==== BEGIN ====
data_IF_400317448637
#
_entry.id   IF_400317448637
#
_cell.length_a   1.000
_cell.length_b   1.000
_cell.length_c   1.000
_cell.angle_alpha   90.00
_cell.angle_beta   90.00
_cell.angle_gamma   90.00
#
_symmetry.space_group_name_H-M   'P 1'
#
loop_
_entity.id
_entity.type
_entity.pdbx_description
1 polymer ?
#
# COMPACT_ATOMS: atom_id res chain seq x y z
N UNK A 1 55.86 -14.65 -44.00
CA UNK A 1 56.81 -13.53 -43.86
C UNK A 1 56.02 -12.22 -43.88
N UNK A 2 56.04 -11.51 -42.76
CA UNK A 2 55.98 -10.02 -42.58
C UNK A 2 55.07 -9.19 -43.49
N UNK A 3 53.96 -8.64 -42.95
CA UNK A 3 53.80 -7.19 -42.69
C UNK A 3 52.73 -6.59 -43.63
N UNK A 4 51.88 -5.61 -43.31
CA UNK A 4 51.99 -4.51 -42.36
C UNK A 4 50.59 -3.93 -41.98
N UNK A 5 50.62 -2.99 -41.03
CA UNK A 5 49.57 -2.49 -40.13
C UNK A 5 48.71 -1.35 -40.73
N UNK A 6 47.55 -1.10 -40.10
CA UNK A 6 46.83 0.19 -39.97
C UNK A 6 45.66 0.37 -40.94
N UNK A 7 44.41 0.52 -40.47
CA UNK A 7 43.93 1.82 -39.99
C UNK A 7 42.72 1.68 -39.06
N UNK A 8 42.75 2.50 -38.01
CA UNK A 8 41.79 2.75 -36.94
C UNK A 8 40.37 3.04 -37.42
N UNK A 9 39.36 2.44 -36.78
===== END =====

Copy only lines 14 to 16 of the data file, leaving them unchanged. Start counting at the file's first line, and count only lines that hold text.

loop_
_entity.id
_entity.type